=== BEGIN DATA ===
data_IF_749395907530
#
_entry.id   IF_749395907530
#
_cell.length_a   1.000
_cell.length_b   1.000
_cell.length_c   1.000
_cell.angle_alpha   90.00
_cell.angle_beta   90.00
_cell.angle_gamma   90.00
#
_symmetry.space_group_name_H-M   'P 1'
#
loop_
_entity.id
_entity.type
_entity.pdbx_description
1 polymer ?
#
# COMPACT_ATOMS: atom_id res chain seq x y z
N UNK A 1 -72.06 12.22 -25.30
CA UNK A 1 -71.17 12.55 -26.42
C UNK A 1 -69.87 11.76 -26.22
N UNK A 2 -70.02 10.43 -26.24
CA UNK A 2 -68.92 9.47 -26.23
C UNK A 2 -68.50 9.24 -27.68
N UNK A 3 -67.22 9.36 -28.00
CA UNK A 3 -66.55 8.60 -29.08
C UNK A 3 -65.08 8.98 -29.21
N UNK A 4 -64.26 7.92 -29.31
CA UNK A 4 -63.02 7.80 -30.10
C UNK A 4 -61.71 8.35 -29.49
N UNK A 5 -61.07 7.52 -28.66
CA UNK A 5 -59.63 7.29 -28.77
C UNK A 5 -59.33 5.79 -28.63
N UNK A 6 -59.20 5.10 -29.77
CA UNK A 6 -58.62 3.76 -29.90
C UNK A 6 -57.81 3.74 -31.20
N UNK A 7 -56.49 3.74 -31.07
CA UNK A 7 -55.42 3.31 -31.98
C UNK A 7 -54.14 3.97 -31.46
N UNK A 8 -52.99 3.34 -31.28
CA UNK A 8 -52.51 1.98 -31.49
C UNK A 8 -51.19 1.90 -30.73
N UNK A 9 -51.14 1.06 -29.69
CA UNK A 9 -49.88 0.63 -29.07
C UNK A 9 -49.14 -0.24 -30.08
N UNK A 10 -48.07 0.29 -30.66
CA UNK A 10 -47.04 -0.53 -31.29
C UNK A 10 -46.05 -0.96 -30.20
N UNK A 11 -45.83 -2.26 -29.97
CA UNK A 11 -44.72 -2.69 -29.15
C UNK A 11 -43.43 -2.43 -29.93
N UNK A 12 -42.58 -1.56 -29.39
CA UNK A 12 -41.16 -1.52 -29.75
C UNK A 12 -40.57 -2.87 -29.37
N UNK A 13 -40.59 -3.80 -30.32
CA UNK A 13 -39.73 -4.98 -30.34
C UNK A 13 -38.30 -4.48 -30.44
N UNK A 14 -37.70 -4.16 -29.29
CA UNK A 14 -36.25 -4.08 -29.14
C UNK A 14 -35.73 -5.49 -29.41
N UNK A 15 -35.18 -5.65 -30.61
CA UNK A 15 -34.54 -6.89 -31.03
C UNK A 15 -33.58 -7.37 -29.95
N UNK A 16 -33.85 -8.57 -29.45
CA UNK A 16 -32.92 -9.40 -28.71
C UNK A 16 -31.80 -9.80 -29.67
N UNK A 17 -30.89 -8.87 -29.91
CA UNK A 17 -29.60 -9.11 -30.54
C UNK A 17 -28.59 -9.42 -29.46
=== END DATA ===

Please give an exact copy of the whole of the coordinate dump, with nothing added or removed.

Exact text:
data_IF_749395907530
#
_entry.id   IF_749395907530
#
_cell.length_a   1.000
_cell.length_b   1.000
_cell.length_c   1.000
_cell.angle_alpha   90.00
_cell.angle_beta   90.00
_cell.angle_gamma   90.00
#
_symmetry.space_group_name_H-M   'P 1'
#
loop_
_entity.id
_entity.type
_entity.pdbx_description
1 polymer ?
#
# COMPACT_ATOMS: atom_id res chain seq x y z
N UNK A 1 -72.06 12.22 -25.30
CA UNK A 1 -71.17 12.55 -26.42
C UNK A 1 -69.87 11.76 -26.22
N UNK A 2 -70.02 10.43 -26.24
CA UNK A 2 -68.92 9.47 -26.23
C UNK A 2 -68.50 9.24 -27.68
N UNK A 3 -67.22 9.36 -28.00
CA UNK A 3 -66.55 8.60 -29.08
C UNK A 3 -65.08 8.98 -29.21
N UNK A 4 -64.26 7.92 -29.31
CA UNK A 4 -63.02 7.80 -30.10
C UNK A 4 -61.71 8.35 -29.49
N UNK A 5 -61.07 7.52 -28.66
CA UNK A 5 -59.63 7.29 -28.77
C UNK A 5 -59.33 5.79 -28.63
N UNK A 6 -59.20 5.10 -29.77
CA UNK A 6 -58.62 3.76 -29.90
C UNK A 6 -57.81 3.74 -31.20
N UNK A 7 -56.49 3.74 -31.07
CA UNK A 7 -55.42 3.31 -31.98
C UNK A 7 -54.14 3.97 -31.46
N UNK A 8 -52.99 3.34 -31.28
CA UNK A 8 -52.51 1.98 -31.49
C UNK A 8 -51.19 1.90 -30.73
N UNK A 9 -51.14 1.06 -29.69
CA UNK A 9 -49.88 0.63 -29.07
C UNK A 9 -49.14 -0.24 -30.08
N UNK A 10 -48.07 0.29 -30.66
CA UNK A 10 -47.04 -0.53 -31.29
C UNK A 10 -46.05 -0.96 -30.20
N UNK A 11 -45.83 -2.26 -29.97
CA UNK A 11 -44.72 -2.69 -29.15
C UNK A 11 -43.43 -2.43 -29.93
N UNK A 12 -42.58 -1.56 -29.39
CA UNK A 12 -41.16 -1.52 -29.75
C UNK A 12 -40.57 -2.87 -29.37
N UNK A 13 -40.59 -3.80 -30.32
CA UNK A 13 -39.73 -4.98 -30.34
C UNK A 13 -38.30 -4.48 -30.44
N UNK A 14 -37.70 -4.16 -29.29
CA UNK A 14 -36.25 -4.08 -29.14
C UNK A 14 -35.73 -5.49 -29.41
N UNK A 15 -35.18 -5.65 -30.61
CA UNK A 15 -34.54 -6.89 -31.03
C UNK A 15 -33.58 -7.37 -29.95
N UNK A 16 -33.85 -8.57 -29.45
CA UNK A 16 -32.92 -9.40 -28.71
C UNK A 16 -31.80 -9.80 -29.67
N UNK A 17 -30.89 -8.87 -29.91
CA UNK A 17 -29.60 -9.11 -30.54
C UNK A 17 -28.59 -9.42 -29.46